Before you take the plunge, take a deep breath. The calming presence of water runs deep — cooling, stilling emotions. There’s an element of exploration, too, a confrontation with the depths.
Writers sought deep waters for stories this week. Take the plunge with them.
The following is based on the June 11, 2020, prompt: In 99 words (no more, no less), write a story deep waters.
PART I (10-minute read)
Lofty Undertaking by Jo Hawk
Skyscrapers defined the canyon walls of Anders’ world. Imposing shadows modulated light and dark and framed his existence. He marched predictable paths that left him stuck in mechanized monotony.
Searching for more, his friends convinced him to kayak a Norwegian fjord. Landmasses dwarfed anything he had ever seen. The guides told stories of massive sperm whales, sixty feet long and weighing eighty tons, they ate giant squid who swam four thousand feet below his kayak’s thin fiberglass shell.
Anders imagined he was the whale, diving deep, he hunted dark waters. He breached the surface, reborn, and ready to soar.
Still Waters by R. V. Mitchell
“Still waters run deep.” What an amazing metaphor. But out on the big pond, still waters are a godsend. “The Deep,” has her moments of calm, but Magellan got it wrong when he named the Pacific. This expanse of deep shows her temper far too often.
Well, that is what the still waters of Petty Officer Mike Sanchez’s mind were pondering as he checked the lifeline on his harness, and made his way from the gun deck of his destroyer. As he did, the vessel pitched headlong into a trough, and the bow disappeared into a next rising peak.
Fishing by Allison Maruska
My destination lies ahead; its glassy surface reflects the morning sky. I beat my massive wings, and in a minute, I’m there. Tucking them against my sides, I dive. Water envelopes my scales. I can’t feel it through my tough hide.
Beneath me, several trout dart away. My keen eyesight zeroes in, and I push into the deep waters. I capture two fish and lurch around, facing the surface. With a waving motion, I propel upward, launching from the lake. When I extend my wings, spray reaches the opposing shores.
This is so much better than a fishing rod.
Emerging by D. Avery
He and Hope followed the brook through the softwoods to his favorite fishing spot. But when Hope saw the clear deep pool she was no longer interested in catching trout. She became a trout, flashing sleek and slippery through the water.
Hope stood briefly, a little girl again. Then she knelt beneath the surface, remained curled up on the gravel bottom. He held his own breath until finally Hope unfolded, emerging at last from the cold water. Solemnly she disclosed that she’d been a rock for ten million years.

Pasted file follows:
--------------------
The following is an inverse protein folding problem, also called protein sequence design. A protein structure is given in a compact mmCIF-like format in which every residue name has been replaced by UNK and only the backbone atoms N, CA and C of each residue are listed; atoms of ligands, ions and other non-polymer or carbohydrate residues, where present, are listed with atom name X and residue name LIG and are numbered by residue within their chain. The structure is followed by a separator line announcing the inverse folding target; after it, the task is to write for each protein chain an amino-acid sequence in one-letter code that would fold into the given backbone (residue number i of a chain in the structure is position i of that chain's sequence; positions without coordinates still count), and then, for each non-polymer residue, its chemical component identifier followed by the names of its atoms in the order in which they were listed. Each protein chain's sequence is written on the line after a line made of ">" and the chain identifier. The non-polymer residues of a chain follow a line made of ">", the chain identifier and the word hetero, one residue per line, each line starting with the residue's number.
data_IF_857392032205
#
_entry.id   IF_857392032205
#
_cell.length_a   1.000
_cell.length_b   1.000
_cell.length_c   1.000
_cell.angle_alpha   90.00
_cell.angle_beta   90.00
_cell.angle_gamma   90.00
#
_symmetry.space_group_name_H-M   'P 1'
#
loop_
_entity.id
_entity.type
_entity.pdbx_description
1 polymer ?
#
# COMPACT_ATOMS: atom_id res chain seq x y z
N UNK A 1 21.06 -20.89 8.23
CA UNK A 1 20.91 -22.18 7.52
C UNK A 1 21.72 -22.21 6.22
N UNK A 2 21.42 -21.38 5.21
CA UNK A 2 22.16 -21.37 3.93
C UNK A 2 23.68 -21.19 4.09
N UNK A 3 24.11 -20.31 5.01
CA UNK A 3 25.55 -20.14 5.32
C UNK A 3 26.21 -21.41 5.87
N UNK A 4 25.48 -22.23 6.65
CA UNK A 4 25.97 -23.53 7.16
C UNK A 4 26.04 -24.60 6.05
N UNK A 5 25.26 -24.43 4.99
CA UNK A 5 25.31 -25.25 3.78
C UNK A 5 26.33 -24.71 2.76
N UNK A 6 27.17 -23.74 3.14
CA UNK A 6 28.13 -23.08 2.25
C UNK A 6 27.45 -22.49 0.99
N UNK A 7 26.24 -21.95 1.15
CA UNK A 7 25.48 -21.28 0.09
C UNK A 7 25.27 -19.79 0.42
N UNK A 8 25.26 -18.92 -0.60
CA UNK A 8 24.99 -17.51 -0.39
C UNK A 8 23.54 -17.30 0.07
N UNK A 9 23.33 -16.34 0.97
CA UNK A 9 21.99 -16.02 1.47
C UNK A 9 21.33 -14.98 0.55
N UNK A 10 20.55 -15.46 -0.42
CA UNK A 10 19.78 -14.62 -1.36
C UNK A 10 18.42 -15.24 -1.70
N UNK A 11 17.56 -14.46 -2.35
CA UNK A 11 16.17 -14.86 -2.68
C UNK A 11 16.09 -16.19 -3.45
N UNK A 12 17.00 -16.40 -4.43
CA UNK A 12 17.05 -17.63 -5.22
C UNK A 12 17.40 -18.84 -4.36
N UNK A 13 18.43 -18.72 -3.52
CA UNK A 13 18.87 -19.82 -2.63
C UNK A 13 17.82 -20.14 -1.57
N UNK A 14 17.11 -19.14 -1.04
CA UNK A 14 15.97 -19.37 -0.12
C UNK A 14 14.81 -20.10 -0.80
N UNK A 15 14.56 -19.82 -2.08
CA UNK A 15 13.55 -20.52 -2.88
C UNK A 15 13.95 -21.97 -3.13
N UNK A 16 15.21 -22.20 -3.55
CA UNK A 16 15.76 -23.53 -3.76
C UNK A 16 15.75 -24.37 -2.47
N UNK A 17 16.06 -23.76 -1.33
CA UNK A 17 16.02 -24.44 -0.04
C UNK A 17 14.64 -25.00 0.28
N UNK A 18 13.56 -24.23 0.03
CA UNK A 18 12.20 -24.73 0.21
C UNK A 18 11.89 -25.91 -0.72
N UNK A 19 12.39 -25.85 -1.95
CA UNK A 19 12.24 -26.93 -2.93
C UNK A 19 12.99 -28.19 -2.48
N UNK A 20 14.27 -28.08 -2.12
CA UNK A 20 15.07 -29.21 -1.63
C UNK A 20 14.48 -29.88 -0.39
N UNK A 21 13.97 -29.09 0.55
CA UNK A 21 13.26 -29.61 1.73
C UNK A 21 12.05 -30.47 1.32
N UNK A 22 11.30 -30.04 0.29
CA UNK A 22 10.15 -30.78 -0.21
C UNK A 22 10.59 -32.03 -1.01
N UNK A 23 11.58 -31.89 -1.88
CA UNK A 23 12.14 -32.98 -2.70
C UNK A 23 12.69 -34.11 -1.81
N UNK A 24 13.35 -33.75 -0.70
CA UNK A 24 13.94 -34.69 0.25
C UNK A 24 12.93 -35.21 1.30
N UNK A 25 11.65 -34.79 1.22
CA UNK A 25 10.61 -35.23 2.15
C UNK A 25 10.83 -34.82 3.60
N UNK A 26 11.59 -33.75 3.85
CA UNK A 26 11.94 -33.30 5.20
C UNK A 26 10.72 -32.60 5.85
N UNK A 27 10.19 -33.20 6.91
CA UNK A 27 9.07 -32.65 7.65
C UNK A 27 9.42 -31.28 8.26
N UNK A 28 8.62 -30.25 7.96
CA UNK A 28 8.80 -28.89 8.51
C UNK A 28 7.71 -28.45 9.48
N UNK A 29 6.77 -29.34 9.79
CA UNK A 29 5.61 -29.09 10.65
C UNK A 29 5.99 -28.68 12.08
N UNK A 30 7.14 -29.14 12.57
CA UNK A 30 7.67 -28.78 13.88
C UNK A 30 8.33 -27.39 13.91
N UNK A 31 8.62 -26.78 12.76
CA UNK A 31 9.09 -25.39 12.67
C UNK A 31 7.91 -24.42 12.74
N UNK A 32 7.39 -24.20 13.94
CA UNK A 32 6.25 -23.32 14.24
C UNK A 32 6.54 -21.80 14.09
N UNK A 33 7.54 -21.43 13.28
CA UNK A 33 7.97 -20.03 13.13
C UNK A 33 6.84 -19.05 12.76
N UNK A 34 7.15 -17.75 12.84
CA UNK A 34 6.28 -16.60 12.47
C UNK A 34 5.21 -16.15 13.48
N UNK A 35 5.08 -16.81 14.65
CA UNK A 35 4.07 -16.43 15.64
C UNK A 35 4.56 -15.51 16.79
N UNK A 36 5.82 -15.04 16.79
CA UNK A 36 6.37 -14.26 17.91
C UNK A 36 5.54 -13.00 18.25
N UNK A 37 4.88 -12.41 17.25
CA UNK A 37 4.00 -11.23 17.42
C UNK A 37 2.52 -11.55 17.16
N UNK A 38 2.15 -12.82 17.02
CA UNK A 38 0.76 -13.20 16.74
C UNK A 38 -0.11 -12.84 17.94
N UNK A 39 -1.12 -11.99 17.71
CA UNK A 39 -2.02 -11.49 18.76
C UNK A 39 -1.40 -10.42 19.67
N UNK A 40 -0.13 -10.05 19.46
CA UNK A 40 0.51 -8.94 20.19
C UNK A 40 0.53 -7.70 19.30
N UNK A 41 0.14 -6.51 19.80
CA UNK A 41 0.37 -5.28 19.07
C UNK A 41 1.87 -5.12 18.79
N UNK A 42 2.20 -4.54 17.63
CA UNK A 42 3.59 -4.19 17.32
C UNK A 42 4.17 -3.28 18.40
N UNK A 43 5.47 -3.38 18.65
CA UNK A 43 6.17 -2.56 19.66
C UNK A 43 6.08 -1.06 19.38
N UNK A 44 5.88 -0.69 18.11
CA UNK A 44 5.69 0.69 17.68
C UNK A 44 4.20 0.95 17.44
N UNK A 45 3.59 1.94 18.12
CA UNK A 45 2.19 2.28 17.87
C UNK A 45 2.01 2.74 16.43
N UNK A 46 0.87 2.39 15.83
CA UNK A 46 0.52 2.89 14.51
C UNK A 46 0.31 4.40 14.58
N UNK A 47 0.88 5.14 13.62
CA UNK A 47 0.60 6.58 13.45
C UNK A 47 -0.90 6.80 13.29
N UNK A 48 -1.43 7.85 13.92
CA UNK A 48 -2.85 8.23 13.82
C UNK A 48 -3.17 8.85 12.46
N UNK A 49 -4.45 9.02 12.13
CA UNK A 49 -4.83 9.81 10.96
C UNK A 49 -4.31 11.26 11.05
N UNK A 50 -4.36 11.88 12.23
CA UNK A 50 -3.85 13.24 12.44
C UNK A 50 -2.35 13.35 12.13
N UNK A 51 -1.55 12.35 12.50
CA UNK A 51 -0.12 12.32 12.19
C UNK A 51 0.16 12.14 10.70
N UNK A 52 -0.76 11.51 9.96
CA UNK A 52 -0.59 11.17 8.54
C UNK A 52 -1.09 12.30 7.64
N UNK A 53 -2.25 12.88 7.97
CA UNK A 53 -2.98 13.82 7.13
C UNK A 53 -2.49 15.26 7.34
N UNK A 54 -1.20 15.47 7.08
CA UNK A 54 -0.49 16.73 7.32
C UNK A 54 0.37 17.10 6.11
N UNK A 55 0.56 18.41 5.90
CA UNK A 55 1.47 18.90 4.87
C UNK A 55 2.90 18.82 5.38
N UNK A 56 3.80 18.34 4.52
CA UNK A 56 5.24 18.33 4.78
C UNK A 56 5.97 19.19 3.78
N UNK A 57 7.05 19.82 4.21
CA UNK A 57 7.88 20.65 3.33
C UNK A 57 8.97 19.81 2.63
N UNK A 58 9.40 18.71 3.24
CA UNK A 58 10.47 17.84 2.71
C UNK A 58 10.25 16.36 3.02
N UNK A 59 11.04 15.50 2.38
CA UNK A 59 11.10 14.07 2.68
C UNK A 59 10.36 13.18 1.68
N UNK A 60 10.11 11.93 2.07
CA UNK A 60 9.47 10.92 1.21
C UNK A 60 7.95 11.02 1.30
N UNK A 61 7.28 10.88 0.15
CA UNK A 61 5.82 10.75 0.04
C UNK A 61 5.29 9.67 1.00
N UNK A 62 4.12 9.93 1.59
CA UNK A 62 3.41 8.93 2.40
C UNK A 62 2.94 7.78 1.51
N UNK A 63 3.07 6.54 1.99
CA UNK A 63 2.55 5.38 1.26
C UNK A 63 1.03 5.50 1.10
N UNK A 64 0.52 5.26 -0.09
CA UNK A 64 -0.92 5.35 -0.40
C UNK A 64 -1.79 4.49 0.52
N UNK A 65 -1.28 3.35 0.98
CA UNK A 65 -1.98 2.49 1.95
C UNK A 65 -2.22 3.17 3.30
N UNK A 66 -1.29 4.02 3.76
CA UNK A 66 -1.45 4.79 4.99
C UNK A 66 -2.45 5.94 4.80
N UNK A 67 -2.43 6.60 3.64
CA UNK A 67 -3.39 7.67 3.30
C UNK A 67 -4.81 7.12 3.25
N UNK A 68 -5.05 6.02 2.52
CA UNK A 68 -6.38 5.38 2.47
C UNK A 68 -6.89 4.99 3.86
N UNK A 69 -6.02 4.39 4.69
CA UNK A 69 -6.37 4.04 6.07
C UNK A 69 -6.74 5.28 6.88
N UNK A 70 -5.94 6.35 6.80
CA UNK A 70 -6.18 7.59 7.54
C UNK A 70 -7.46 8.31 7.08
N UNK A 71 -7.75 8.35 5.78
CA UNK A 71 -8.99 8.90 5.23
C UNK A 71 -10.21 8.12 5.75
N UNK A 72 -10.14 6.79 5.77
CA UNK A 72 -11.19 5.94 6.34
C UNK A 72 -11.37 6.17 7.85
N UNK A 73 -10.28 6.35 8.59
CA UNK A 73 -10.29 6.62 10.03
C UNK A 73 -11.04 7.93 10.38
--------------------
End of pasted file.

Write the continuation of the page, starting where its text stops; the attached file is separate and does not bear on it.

“There’s magic here, Daddy.”
“Yes, Hope. I see it too.”
Deep Waters by Anca Pandrea
I have a pocketful of dreams. Heavy, they forgot how to breathe. I drag my feet through the afternoon light, dancing over the surface. Shadows reach out from the abyss, and ghosts are all shadow. I don’t look back, the shore I can’t call home anymore. I stumble. It’s hope that tugs at my feet, tiny and fleeting. The river runs slow and cold and blue. Do dark, almost black. Quiet and gentle and infinite. Not enough to drown the tears. I let go of my breath one last time. Between myself and I, only the deep waters.
Deep Waters by Anita Dawes
Forgotten by the people they had made
They came from a timeless place
Cold, hollow, brittle
I hoped they would not speak
For fear my bones would break
Already I am fading from this world
I heard a soft voice take my hand
You have fallen into a pit of despair
Let me pull you out…
I felt myself reaching for something
For something I could not see
The sea had swallowed me
Dashing my body against sharp rocks
Reaching my hand above the waves
Mind and body pulled together as one
I was no longer treading deep water…
Overlapping by D. Avery
She was eighty years my senior, I the youngest child of her youngest child’s oldest child. From the 20 years our lives overlapped I have only a handful of memories, recalled like sepia snapshots. But if I examine any one of those snapshot memories of us together, somewhere in the frame, in distinct shiny color, is her queen conch shell. Me trying to fathom the spindrift shell, she saying put it to your ear, smiling as ageless ocean washes over me in a rushing tide; us, swimming easily, floating in timeless deep waters that muffle all but that moment.
Still Waters Run Deep by Ritu Bhathal
We sat there, together, staring down into the water. Pops had allowed the boat to come to rest in the middle of the lake. Once the water settled, there was a stillness – just the gentle bobbing motion of our boat causing minuscule ripples along the surface.